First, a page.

No two NRCS systems are alike, as each is tailored to fit with a customer’s specific needs. Besides the choice of operating system, customers will require a certain size, a specific number of operating positions — seats. It should be able to successfully scale — from small, just a dozen seats, to big with hundreds — while always maintaining a low cost per seat and efficient workflow. This has advantages for both the supplier and user. It means the former can address the whole market with a practical product for all news workflows, and the latter can choose the required size and expand it later, if required. A large broadcaster can have several different sized installations at various locations all from the same NRCS provider that will then be familiar to its entire news staff.
A manufacturer will, usually, first design its products with the local market in mind but, hopefully, will soon expand to export to other countries. Although one-third of the Earth’s population speaks English, two-thirds do not, and many would prefer to use their own language when working hard to meet the next deadline. Essentially, changing the language means altering the words in the menus. The structure of the menus need not change, but simply populating them with commands in the users’ own language is a significant step forward. Furthermore, the ability to define the language, not just for the whole NRCS, but also for individual users, allows operation in a mixed-language environment.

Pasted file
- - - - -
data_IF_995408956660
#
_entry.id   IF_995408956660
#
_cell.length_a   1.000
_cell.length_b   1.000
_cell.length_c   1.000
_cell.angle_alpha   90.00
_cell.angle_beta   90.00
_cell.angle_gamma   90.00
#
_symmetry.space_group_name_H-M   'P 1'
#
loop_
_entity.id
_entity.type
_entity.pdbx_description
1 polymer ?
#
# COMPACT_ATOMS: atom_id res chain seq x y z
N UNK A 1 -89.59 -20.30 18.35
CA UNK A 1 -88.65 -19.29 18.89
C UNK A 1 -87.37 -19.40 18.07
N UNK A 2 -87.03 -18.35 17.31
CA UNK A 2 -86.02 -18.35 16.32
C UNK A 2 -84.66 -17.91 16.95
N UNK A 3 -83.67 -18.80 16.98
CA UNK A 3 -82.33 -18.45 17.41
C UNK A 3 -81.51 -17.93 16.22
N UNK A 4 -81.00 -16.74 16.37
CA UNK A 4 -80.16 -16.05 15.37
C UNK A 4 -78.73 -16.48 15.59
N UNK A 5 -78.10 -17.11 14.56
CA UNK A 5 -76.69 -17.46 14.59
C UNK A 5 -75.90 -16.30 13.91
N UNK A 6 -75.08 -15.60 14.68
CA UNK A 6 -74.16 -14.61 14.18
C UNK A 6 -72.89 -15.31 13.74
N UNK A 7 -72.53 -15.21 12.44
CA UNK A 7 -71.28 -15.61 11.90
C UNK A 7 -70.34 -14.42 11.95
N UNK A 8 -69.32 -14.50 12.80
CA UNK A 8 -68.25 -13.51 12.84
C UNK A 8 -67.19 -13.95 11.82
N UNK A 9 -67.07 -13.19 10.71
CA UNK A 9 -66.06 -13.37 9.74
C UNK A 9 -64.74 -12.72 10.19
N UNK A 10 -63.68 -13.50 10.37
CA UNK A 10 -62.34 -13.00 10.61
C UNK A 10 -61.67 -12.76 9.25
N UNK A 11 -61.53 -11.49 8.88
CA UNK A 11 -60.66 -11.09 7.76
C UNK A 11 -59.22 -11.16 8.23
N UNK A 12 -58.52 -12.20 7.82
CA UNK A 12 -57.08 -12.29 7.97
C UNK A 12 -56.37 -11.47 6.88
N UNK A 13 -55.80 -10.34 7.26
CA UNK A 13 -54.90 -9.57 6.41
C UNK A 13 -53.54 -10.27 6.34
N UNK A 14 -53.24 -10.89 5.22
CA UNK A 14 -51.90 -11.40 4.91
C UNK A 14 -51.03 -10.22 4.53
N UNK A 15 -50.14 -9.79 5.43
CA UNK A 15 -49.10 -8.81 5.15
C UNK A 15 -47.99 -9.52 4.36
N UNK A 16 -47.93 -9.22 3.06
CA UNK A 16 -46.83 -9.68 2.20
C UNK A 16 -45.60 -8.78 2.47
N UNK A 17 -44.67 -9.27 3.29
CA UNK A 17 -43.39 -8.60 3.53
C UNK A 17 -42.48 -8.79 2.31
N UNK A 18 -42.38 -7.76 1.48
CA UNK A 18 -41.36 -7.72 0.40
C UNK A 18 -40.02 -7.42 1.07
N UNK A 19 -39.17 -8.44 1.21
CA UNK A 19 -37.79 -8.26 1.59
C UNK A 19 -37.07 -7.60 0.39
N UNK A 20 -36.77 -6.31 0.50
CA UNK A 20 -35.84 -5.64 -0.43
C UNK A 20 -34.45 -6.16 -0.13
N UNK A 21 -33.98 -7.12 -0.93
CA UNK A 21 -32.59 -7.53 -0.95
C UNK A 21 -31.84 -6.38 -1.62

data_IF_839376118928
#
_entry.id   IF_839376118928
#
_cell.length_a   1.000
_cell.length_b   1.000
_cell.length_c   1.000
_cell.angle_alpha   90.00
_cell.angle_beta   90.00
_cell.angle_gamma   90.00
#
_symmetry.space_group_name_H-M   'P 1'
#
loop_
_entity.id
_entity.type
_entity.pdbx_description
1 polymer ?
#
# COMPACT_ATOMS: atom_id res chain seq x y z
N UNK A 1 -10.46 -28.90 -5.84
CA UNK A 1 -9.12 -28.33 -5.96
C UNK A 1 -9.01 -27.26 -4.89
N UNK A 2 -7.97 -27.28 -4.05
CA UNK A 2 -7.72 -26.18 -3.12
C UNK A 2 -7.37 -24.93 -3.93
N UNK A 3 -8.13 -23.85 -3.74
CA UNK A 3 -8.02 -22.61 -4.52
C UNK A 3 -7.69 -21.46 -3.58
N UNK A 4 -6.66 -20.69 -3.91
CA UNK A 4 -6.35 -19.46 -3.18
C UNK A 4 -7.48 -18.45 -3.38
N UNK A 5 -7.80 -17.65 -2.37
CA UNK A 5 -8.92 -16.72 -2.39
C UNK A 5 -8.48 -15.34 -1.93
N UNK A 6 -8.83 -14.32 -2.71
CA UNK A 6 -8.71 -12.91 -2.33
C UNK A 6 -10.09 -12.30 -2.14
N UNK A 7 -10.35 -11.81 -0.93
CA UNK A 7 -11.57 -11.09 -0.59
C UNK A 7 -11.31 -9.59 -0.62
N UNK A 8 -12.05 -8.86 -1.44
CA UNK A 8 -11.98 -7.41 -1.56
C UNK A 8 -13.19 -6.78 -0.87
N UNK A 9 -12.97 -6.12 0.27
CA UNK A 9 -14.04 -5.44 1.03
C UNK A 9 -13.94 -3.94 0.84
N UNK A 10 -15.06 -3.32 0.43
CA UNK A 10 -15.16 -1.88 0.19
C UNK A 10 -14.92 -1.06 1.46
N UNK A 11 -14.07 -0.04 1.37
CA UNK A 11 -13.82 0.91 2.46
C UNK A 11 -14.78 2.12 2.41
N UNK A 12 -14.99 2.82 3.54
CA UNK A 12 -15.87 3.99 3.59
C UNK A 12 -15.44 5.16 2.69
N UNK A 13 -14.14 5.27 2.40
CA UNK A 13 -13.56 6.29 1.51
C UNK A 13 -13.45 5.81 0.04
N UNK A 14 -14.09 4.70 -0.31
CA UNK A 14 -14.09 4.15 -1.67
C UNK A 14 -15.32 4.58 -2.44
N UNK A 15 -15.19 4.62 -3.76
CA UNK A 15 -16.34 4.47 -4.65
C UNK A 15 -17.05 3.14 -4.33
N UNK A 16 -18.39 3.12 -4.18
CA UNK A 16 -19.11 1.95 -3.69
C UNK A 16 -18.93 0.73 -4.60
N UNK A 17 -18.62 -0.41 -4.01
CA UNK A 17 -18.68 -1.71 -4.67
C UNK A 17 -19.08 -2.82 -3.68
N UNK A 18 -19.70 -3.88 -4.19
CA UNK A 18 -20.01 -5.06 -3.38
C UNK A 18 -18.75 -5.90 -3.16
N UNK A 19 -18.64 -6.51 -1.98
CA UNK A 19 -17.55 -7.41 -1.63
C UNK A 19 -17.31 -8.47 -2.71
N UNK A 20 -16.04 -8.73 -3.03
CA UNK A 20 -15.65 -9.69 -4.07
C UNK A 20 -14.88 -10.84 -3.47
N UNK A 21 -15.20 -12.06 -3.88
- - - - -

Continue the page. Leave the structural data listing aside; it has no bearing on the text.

There may also be a requirement to output the news in more than one language. A way to achieve this with the minimum of additional effort is through the use of alternative scripts, where one story can have many scripts associated with it. Thus, all the NRCS data can be reused for each language’s bulletin.
Today, many 24/7 news broadcasters make great savings by using modular workflows for news production, where content is often repeated. Fully implementing this into NRCS makes further savings. Modular workflows avoid the studio having to repeat live bulletins with the same material. By recording repeat items — such as the prompter text, video, voiceover, anchor scripts and graphics — parts or all of the bulletin can be replayed from the MCR. Going further, the various items that make up a bulletin — opening titles, introductions, voiceovers, graphics, interviews, etc. — can be scheduled, scripted, produced and recorded as and when they are available for production in the studio.
In the NRCS, this is then added to the pool, the story folder, and is immediately available to the rundown producer. This removes much of the stress of live broadcasting, making bulletin timing easier. It also leaves the studio and production control room free, keeping most, if not all, of the production facilities available for any new breaking stories as the rundown continues on-air, mainly played from the MCR.